Derrida Interprets Interpreting Interpretation

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"Thus it has always been thought that the center, which is by definition unique, constituted that very thing within a structure which governs the structure, while escaping structurality. This is why classical thought concerning structure could say that the center is, paradoxically, within the structure and outside it. The center is at the center of the totality, and yet, since the center does not belong to the totality (is not part of the totality), the totality has its center elsewhere.The center is not the center" (Derrida 354).

My head was spinning after this article, even though I think I understood some of it. Derrida was interpreting the act of interpreting interpretation. A little confusing to say the least. I think Greta's explanation was helpful in pointing out that he is like us and looking at all his options and evaluating them. A lot of what he says makes sense, in that in order to criticize something, you have to have some knowledge of it and use that knowledge to make the critique. The quote above causes me to think just as Derrida claimed people think when discovering a center: here is the center, where did it come from or what created it? So, as he points out, its a never ending battle when thinking this way to try to determine what the "final center" is.

I started getting a little confused as the discussion progressed after introducing to us the idea of bricolage. I understand the original definition given of bricolage: "the necessity of borrowing one's concepts from the text of a heritage which is more orless coherent or ruined" (Derrida). I also understand the example given of the engineer. However, after this point is where things get a little complicated for me. I got lost when Derrida started talking more about history and about totalization. I think this is the area where my muddy point will be.

Even though I think I did understand some of what Derrida was discussing, I don't feel as if I could apply anything I am learning. I could look at a passage from Derrida and say what it means to me, as I did above, but I don't think I could apply the meaning to use it, not even to think up of an example from literature. So, although I feel as if I am able to understand these weekly essays more and more, something still isn't clicking. And, looking at our syllabus, my time to finally be able to understand how to apply what I'm learning is running out, especially before the final research paper.

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2 Comments

Greta Carroll said:

Katie, I’m glad my blog helped you some. I really like in your blog when you said, “The quote above causes me to think just as Derrida claimed people think when discovering a center: here is the center, where did it come from or what created it? So, as he points out, its a never ending battle when thinking this way to try to determine what the "final center" is.” I didn’t understand a lot of Derrida’s article either, but I think maybe the heart of it is this idea of there being no solid answer. After all, “the center is not the center.” Things are what they seem to be and are also not what they seem to be. Literature is full of this ambiguities and contradictions and that is what poststructuralism is all about. Now how exactly one is to come up with a thesis using this, I’m not really sure. I mean, we could say that a text is full of ambiguities, but so what? There are ambiguities everywhere (especially in Derrida’s article). There’s to be more to a thesis than this observation…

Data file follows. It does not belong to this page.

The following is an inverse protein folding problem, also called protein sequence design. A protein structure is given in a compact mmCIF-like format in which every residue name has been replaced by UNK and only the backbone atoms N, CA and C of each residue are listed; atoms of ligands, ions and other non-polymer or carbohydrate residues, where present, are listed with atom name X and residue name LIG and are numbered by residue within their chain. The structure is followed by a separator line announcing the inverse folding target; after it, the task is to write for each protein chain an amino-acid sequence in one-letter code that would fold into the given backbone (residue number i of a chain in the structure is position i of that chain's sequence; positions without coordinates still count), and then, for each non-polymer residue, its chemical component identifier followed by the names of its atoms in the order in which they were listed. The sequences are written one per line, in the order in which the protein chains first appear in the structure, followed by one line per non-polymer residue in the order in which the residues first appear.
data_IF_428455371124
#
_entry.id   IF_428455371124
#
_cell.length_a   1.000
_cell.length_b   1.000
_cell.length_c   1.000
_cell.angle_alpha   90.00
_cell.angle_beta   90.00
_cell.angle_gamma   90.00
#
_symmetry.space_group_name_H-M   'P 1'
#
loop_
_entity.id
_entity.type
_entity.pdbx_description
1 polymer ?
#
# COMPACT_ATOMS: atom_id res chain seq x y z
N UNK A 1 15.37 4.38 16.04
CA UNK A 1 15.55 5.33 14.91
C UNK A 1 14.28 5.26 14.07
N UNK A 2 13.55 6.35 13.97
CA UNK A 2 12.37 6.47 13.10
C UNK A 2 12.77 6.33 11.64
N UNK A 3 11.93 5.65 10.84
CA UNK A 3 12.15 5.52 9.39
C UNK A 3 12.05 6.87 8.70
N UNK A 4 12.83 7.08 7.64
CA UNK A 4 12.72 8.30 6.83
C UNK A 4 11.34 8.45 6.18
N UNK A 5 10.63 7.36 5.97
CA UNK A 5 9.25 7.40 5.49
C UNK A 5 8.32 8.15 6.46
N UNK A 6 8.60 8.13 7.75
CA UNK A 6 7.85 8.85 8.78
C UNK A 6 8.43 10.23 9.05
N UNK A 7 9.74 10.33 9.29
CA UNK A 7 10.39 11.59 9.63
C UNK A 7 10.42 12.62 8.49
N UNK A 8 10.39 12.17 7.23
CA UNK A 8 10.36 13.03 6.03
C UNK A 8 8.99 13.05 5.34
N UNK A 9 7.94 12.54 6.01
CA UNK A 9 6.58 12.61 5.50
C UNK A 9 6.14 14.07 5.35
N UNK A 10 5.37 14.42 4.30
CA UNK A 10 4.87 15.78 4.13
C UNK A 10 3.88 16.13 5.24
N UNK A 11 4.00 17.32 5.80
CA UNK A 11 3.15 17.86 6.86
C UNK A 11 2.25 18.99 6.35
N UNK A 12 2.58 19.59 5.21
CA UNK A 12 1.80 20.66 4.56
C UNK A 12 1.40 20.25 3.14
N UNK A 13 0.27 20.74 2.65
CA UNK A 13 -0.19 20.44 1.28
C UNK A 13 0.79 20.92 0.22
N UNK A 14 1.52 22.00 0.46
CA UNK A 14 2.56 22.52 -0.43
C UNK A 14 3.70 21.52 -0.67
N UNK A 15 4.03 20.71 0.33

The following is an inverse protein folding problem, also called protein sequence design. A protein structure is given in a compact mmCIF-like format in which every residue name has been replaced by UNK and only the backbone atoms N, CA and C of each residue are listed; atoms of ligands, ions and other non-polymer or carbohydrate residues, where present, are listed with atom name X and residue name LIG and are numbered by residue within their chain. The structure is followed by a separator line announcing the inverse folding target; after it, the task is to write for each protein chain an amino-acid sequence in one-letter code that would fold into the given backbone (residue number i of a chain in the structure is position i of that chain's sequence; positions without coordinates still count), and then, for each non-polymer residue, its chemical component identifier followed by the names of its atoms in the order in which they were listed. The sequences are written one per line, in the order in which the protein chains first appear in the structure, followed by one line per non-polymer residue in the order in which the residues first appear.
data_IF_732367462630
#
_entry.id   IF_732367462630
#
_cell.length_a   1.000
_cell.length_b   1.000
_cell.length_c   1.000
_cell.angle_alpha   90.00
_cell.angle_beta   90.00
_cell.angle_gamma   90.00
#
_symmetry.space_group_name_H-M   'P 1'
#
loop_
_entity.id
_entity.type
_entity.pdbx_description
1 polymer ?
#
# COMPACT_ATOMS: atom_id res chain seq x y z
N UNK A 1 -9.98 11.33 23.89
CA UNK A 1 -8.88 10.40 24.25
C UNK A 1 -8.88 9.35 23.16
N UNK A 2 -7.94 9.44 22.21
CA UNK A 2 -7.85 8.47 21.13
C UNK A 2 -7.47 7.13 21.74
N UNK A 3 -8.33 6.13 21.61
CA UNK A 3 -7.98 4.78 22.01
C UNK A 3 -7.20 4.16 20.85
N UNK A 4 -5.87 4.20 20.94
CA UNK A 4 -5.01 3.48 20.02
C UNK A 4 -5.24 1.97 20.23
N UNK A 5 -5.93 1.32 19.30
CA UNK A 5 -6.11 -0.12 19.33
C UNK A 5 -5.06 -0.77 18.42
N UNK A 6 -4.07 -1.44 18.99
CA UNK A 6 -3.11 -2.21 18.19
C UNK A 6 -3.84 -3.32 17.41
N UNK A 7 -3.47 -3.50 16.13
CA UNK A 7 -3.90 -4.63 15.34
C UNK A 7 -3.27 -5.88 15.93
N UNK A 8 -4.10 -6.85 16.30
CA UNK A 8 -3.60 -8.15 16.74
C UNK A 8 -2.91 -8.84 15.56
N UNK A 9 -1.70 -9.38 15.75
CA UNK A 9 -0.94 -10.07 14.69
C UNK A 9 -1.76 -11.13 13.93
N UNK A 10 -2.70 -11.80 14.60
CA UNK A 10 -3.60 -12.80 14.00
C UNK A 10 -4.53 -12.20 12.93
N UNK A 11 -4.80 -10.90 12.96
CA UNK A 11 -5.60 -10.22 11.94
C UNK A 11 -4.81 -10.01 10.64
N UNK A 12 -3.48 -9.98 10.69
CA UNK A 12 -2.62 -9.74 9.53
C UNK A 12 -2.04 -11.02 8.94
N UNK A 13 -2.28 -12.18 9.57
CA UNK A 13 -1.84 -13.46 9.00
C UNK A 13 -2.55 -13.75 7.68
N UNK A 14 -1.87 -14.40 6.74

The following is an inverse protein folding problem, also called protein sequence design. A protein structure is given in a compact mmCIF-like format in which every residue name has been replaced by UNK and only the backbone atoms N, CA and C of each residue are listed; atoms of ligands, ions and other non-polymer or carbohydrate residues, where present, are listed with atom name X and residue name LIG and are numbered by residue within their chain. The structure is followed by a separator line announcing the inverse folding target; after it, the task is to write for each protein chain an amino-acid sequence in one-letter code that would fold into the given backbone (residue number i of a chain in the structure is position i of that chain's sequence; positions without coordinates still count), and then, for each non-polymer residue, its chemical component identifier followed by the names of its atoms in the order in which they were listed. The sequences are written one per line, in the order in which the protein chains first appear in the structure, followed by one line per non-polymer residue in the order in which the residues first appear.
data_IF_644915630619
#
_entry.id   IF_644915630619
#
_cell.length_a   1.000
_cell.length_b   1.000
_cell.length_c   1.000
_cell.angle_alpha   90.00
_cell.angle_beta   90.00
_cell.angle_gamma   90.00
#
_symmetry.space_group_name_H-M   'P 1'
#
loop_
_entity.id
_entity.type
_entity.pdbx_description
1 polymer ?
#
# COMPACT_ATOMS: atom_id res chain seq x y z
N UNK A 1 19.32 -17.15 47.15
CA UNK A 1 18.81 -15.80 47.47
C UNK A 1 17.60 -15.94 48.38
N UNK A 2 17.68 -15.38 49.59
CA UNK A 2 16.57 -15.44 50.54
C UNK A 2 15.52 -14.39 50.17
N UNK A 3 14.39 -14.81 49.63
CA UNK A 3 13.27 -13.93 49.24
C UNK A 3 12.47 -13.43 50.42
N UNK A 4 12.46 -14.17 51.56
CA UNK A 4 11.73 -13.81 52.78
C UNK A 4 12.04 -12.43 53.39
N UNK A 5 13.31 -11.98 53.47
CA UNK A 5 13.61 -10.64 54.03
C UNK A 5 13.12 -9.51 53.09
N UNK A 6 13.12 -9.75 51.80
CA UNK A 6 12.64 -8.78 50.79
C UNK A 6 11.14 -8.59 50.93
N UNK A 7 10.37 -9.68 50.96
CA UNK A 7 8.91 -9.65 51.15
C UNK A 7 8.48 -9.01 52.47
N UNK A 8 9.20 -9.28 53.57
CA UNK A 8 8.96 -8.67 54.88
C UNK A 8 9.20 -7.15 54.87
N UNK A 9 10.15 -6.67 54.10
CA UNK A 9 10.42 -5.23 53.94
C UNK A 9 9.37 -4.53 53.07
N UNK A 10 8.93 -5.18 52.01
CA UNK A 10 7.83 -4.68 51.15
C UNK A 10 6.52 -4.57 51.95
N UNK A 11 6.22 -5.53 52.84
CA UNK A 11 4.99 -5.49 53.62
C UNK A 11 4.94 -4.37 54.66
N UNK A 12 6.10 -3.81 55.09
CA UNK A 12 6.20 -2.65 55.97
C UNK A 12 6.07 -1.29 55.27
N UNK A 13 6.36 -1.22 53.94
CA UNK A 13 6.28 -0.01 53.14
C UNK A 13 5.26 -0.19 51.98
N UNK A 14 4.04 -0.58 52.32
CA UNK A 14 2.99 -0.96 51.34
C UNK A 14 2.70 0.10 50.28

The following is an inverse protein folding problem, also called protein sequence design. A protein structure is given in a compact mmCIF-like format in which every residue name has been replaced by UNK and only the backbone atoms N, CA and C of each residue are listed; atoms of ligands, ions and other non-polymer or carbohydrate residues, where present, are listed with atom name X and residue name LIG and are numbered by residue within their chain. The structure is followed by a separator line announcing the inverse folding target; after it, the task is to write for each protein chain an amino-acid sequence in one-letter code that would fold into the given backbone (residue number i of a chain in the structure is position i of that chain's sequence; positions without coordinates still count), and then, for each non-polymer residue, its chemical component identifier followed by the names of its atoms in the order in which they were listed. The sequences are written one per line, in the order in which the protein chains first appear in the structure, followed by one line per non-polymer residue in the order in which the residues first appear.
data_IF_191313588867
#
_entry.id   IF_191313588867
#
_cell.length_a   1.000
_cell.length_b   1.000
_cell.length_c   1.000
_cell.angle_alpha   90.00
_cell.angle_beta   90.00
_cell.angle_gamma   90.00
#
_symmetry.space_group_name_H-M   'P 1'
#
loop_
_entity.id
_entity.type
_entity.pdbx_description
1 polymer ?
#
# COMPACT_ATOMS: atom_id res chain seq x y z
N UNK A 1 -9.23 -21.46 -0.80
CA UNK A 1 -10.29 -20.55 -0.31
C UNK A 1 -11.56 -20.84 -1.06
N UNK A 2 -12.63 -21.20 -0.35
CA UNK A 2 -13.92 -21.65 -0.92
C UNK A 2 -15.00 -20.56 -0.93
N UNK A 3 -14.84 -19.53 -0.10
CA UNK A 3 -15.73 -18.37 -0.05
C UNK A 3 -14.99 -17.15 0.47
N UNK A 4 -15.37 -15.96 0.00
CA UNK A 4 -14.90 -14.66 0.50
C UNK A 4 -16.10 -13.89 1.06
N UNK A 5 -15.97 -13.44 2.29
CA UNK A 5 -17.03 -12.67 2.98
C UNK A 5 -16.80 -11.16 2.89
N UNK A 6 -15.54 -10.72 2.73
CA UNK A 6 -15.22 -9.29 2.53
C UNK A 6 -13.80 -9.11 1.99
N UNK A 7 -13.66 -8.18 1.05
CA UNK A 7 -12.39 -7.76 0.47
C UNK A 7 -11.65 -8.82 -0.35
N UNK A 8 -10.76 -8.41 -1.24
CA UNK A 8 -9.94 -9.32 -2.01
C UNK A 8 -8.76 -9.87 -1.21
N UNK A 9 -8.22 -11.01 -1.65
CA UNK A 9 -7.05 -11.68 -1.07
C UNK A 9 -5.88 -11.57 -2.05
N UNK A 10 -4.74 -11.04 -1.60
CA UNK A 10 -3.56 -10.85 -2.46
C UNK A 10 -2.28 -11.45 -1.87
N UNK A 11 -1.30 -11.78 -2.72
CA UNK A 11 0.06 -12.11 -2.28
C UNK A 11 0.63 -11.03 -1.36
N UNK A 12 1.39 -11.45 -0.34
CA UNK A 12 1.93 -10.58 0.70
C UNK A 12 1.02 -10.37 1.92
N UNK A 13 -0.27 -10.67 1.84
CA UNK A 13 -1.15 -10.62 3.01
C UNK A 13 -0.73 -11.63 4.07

Katie and Greta, I think you both raise a great question: What's the point of all this deconstructing? I think the point is simply to be aware that it can always be done. Thus, when we adopt a critical approach, such as focusing reader response, we need to be aware of that critical school's weaknesses. While we can still search for that unreachable "truth" through the employment of these critical theories, we must also realize that when we present our arguments, we are not presenting the "truth" that we were seeking, but rather our interpretation of it (theory not fact) which can always be deconstructed to reveal it as merely that. I think Derrida fears that the more we become involved in our preferred school of critical thought, the more apt we are to base our arguments on assumptions and present these assumptions as fact. Through deconstruction, we can devalue these assumptions that threaten to taint our critical analyses and keep an open critical mind.

And Katie, if you're having trouble visualizing how to put post-structuralist theory into action, check out Erica's blog http://blogs.setonhill.edu/EricaGearhart/2009/03/understanding_poststructuralis.html where she and Greta successfully deconstruct the fairy tale of Snow White.

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